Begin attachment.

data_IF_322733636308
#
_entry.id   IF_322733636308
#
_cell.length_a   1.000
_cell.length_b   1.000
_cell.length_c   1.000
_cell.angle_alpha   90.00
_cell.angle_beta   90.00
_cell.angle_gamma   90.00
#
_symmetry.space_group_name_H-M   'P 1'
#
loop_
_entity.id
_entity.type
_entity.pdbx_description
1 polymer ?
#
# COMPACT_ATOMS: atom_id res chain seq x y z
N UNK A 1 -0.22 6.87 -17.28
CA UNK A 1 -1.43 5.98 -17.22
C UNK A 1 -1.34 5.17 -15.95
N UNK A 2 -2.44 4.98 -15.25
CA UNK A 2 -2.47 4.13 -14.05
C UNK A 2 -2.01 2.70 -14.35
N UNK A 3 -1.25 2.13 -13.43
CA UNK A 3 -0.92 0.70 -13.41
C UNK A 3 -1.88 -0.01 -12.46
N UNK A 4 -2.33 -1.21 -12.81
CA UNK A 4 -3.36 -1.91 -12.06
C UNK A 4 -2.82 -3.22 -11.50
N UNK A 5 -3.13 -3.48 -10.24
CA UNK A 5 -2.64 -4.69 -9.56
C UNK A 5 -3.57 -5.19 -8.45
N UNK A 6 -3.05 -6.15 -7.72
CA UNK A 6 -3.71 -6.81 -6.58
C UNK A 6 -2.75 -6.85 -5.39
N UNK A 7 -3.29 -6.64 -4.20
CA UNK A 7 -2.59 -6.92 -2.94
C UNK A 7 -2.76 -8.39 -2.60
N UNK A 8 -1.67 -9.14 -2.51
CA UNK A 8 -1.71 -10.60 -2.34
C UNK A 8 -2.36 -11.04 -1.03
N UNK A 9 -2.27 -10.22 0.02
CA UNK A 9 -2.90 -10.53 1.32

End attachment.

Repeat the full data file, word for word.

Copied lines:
data_IF_322733636308
#
_entry.id   IF_322733636308
#
_cell.length_a   1.000
_cell.length_b   1.000
_cell.length_c   1.000
_cell.angle_alpha   90.00
_cell.angle_beta   90.00
_cell.angle_gamma   90.00
#
_symmetry.space_group_name_H-M   'P 1'
#
loop_
_entity.id
_entity.type
_entity.pdbx_description
1 polymer ?
#
# COMPACT_ATOMS: atom_id res chain seq x y z
N UNK A 1 -0.22 6.87 -17.28
CA UNK A 1 -1.43 5.98 -17.22
C UNK A 1 -1.34 5.17 -15.95
N UNK A 2 -2.44 4.98 -15.25
CA UNK A 2 -2.47 4.13 -14.05
C UNK A 2 -2.01 2.70 -14.35
N UNK A 3 -1.25 2.13 -13.43
CA UNK A 3 -0.92 0.70 -13.41
C UNK A 3 -1.88 -0.01 -12.46
N UNK A 4 -2.33 -1.21 -12.81
CA UNK A 4 -3.36 -1.91 -12.06
C UNK A 4 -2.82 -3.22 -11.50
N UNK A 5 -3.13 -3.48 -10.24
CA UNK A 5 -2.64 -4.69 -9.56
C UNK A 5 -3.57 -5.19 -8.45
N UNK A 6 -3.05 -6.15 -7.72
CA UNK A 6 -3.71 -6.81 -6.58
C UNK A 6 -2.75 -6.85 -5.39
N UNK A 7 -3.29 -6.64 -4.20
CA UNK A 7 -2.59 -6.92 -2.94
C UNK A 7 -2.76 -8.39 -2.60
N UNK A 8 -1.67 -9.14 -2.51
CA UNK A 8 -1.71 -10.60 -2.34
C UNK A 8 -2.36 -11.04 -1.03
N UNK A 9 -2.27 -10.22 0.02
CA UNK A 9 -2.90 -10.53 1.32